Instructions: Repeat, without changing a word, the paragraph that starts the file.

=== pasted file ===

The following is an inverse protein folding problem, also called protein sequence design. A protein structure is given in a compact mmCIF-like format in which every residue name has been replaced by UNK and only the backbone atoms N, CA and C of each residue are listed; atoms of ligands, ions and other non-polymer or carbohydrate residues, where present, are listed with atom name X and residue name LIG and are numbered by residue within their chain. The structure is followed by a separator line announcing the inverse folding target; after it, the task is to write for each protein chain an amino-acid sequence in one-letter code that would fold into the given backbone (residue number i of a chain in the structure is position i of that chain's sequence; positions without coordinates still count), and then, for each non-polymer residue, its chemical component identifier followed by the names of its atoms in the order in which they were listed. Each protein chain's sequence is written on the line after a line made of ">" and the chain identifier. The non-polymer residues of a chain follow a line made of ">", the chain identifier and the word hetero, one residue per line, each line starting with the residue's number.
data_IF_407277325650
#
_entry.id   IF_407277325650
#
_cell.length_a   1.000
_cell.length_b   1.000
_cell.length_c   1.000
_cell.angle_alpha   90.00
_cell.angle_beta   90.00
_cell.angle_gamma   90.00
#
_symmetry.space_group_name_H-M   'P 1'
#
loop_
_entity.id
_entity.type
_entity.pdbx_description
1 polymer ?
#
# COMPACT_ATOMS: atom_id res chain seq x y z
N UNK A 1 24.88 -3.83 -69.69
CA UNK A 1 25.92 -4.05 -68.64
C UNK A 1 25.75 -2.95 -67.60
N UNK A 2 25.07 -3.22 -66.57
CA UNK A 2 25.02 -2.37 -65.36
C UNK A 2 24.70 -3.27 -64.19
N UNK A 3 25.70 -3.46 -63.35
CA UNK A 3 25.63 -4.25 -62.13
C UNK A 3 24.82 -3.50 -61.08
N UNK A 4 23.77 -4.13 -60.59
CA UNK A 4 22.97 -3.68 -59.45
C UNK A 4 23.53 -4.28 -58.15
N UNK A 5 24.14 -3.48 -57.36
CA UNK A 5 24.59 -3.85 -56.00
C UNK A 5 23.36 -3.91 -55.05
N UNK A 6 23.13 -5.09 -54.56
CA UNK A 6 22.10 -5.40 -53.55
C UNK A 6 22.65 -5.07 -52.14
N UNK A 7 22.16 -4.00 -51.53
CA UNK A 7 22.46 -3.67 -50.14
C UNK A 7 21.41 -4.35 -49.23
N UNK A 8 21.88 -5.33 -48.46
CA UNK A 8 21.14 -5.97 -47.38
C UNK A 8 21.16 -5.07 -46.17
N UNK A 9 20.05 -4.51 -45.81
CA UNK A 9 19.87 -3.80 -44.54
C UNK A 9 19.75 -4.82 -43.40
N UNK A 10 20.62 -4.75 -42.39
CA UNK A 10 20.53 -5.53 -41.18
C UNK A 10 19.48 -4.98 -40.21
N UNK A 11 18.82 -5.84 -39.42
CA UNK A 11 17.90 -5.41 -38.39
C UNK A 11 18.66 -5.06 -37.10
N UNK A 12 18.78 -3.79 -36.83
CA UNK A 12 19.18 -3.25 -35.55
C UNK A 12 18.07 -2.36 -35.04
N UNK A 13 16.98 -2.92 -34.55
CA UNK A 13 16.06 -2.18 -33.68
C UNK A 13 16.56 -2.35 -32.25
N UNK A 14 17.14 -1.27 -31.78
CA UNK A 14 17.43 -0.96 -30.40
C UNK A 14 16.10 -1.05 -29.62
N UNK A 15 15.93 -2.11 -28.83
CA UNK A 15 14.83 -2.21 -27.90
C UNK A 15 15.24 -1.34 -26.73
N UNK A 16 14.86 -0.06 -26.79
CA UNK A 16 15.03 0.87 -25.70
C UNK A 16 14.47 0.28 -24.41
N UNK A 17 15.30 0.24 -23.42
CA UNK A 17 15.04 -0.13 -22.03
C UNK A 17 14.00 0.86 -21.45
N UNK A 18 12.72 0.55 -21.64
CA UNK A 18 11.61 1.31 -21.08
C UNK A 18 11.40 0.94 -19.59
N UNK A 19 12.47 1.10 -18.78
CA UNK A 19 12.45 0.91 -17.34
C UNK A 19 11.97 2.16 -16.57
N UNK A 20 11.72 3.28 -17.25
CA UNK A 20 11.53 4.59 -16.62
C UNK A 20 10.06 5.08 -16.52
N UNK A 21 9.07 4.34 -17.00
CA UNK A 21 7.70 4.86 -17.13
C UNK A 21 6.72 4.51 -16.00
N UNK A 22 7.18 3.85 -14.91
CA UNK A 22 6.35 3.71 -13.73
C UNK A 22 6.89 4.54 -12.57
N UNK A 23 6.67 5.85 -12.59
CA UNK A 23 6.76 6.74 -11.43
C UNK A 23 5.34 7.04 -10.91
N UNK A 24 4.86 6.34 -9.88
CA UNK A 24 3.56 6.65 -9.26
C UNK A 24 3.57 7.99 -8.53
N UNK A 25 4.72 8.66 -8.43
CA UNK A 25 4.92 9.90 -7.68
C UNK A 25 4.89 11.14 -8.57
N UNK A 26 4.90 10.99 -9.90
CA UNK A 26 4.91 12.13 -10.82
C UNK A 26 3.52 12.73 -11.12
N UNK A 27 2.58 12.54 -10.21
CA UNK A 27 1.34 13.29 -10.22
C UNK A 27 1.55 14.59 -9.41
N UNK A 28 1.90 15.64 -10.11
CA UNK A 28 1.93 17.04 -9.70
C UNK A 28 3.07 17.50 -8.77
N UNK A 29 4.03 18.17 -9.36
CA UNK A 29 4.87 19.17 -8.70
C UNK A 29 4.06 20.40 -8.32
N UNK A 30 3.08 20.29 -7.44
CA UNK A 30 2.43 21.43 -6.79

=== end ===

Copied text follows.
The following is an inverse protein folding problem, also called protein sequence design. A protein structure is given in a compact mmCIF-like format in which every residue name has been replaced by UNK and only the backbone atoms N, CA and C of each residue are listed; atoms of ligands, ions and other non-polymer or carbohydrate residues, where present, are listed with atom name X and residue name LIG and are numbered by residue within their chain. The structure is followed by a separator line announcing the inverse folding target; after it, the task is to write for each protein chain an amino-acid sequence in one-letter code that would fold into the given backbone (residue number i of a chain in the structure is position i of that chain's sequence; positions without coordinates still count), and then, for each non-polymer residue, its chemical component identifier followed by the names of its atoms in the order in which they were listed. Each protein chain's sequence is written on the line after a line made of ">" and the chain identifier. The non-polymer residues of a chain follow a line made of ">", the chain identifier and the word hetero, one residue per line, each line starting with the residue's number.